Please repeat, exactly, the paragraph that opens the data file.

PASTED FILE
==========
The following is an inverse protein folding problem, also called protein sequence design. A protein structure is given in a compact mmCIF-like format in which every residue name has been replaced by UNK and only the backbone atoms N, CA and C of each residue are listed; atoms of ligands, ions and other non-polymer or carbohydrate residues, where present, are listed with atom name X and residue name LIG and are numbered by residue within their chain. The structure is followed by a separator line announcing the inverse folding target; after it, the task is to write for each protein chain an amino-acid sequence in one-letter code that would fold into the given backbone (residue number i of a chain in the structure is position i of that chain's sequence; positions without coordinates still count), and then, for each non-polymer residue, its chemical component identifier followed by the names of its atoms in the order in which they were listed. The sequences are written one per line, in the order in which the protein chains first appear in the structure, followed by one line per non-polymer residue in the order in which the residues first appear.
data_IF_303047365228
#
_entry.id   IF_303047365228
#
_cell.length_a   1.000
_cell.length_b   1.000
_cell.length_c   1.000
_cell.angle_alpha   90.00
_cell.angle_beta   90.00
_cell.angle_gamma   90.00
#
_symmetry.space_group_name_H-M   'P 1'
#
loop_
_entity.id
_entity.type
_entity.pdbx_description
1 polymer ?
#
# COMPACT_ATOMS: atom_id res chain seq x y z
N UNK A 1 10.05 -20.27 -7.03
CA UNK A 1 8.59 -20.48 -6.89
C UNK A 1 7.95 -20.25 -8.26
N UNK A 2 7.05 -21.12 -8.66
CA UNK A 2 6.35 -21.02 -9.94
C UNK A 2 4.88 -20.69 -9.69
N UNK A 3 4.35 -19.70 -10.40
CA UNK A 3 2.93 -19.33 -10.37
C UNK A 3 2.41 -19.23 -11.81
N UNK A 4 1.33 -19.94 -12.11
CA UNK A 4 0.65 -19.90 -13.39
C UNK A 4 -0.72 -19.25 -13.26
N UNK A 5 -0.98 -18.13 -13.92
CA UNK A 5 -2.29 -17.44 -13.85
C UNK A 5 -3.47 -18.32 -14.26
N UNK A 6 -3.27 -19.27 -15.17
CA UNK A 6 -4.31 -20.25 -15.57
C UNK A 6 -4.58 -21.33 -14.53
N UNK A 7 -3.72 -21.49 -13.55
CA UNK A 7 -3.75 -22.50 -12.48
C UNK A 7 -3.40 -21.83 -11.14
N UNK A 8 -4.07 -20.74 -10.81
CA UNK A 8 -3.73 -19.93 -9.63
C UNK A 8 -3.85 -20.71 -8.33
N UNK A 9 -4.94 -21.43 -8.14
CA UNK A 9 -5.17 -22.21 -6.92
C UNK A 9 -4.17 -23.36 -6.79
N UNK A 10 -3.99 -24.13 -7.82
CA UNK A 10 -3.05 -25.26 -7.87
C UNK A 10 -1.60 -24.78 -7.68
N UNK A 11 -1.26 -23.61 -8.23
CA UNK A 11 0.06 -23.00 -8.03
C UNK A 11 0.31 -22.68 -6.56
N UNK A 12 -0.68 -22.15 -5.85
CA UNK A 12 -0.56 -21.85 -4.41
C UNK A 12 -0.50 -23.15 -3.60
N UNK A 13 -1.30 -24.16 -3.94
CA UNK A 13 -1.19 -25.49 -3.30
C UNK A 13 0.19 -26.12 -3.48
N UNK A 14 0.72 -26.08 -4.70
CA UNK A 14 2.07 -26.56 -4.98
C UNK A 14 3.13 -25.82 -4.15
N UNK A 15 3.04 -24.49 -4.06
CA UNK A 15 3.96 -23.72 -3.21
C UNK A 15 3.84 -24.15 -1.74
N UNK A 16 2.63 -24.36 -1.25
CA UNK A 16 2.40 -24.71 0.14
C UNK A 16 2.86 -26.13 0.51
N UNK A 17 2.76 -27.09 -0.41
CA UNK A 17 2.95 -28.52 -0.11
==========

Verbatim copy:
The following is an inverse protein folding problem, also called protein sequence design. A protein structure is given in a compact mmCIF-like format in which every residue name has been replaced by UNK and only the backbone atoms N, CA and C of each residue are listed; atoms of ligands, ions and other non-polymer or carbohydrate residues, where present, are listed with atom name X and residue name LIG and are numbered by residue within their chain. The structure is followed by a separator line announcing the inverse folding target; after it, the task is to write for each protein chain an amino-acid sequence in one-letter code that would fold into the given backbone (residue number i of a chain in the structure is position i of that chain's sequence; positions without coordinates still count), and then, for each non-polymer residue, its chemical component identifier followed by the names of its atoms in the order in which they were listed. The sequences are written one per line, in the order in which the protein chains first appear in the structure, followed by one line per non-polymer residue in the order in which the residues first appear.